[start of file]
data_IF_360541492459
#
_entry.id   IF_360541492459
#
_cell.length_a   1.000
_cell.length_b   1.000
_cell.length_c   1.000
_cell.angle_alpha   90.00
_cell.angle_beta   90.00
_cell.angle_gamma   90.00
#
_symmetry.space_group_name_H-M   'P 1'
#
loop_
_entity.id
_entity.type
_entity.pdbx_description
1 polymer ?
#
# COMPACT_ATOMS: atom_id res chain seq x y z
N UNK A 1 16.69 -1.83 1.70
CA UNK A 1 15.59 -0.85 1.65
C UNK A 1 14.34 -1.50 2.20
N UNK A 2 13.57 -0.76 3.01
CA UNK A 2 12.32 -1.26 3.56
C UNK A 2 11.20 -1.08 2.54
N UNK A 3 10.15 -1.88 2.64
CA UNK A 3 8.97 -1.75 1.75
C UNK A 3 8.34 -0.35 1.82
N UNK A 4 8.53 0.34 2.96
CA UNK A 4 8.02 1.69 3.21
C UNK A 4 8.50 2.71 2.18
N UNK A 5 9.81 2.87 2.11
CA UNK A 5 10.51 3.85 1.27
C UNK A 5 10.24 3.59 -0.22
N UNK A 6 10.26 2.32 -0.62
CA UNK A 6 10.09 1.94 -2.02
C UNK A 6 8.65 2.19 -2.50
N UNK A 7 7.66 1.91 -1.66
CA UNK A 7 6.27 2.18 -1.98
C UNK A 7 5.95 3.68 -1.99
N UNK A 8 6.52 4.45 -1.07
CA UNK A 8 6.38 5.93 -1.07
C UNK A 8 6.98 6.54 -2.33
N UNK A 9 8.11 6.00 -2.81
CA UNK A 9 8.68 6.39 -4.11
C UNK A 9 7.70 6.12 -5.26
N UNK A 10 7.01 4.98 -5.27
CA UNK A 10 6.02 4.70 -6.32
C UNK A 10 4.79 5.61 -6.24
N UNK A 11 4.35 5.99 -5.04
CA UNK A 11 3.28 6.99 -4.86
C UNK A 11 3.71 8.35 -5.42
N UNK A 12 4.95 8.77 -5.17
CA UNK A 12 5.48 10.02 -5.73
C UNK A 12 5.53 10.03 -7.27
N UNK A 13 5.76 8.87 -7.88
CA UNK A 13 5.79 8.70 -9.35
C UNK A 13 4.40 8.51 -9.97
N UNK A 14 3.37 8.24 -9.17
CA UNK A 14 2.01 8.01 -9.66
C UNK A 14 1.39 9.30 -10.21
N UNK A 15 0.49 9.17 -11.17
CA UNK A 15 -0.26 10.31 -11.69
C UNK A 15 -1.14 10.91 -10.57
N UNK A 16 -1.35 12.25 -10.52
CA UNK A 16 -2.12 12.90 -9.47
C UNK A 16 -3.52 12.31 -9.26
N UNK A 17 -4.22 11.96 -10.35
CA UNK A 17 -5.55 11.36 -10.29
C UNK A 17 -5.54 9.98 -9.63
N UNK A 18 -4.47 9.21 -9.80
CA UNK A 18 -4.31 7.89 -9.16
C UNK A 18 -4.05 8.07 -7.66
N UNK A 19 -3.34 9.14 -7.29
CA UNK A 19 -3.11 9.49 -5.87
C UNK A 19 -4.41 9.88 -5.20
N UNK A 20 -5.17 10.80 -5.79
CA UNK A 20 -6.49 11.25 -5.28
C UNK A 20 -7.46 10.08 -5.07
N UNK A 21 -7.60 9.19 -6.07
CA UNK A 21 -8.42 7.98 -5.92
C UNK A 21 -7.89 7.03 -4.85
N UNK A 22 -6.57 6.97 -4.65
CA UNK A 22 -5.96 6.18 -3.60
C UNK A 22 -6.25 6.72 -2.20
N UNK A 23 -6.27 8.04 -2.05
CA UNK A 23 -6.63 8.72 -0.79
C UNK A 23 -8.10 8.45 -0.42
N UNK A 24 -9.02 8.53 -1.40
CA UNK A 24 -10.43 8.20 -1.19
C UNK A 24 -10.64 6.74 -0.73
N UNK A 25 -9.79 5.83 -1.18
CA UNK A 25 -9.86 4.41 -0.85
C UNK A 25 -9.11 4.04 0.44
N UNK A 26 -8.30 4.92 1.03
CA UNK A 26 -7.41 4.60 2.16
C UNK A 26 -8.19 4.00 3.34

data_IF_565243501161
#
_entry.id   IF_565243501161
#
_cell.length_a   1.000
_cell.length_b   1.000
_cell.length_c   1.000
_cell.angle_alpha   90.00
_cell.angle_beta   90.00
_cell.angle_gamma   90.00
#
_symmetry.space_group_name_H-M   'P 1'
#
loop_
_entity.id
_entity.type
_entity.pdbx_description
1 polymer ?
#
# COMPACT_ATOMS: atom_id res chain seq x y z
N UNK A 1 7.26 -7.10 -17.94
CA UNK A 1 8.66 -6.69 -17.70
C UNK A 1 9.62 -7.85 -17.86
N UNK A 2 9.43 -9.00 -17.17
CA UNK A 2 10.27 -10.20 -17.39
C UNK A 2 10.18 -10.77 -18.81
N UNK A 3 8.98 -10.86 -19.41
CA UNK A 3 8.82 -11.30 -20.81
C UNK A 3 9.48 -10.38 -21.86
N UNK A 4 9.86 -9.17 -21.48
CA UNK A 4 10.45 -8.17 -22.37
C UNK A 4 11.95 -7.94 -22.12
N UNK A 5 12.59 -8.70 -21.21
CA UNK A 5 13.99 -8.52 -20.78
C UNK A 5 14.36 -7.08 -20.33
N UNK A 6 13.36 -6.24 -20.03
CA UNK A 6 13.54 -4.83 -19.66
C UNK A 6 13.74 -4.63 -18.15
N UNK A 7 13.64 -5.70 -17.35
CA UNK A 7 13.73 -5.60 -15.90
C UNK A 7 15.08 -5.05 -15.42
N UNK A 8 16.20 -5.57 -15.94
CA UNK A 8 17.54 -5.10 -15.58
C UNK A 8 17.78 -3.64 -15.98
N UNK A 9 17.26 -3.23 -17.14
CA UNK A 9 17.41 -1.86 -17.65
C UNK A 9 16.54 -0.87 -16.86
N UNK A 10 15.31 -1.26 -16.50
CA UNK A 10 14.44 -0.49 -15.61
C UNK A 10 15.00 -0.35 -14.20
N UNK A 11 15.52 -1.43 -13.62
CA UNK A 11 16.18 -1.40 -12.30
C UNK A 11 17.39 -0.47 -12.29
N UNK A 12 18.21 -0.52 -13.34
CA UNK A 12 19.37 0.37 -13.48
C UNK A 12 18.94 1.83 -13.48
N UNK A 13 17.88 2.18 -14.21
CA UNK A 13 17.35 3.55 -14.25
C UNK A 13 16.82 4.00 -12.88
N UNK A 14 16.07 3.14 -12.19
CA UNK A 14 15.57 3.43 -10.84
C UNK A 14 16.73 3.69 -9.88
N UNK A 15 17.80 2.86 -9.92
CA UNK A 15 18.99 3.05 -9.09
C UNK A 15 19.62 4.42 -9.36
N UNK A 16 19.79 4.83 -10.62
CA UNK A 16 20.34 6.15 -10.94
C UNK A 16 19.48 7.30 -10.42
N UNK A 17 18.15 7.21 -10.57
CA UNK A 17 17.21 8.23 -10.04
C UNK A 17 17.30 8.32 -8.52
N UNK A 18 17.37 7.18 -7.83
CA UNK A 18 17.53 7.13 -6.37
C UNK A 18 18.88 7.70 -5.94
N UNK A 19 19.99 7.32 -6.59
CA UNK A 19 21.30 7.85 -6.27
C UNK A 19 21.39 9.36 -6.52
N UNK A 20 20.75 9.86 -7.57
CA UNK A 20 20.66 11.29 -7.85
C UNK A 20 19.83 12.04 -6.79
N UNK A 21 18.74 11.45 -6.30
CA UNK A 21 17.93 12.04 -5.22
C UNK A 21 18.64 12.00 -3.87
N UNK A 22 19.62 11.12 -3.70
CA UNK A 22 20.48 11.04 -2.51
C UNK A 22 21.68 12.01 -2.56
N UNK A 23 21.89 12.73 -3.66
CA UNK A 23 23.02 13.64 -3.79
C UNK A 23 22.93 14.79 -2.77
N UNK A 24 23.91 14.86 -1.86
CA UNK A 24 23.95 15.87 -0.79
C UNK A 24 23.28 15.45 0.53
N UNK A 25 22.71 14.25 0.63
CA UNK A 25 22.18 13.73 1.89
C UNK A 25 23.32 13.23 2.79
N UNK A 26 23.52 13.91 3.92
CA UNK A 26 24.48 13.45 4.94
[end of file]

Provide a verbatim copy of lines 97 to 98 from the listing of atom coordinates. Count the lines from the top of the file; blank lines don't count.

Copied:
CA UNK A 26 -7.41 4.60 2.16
C UNK A 26 -8.19 4.00 3.34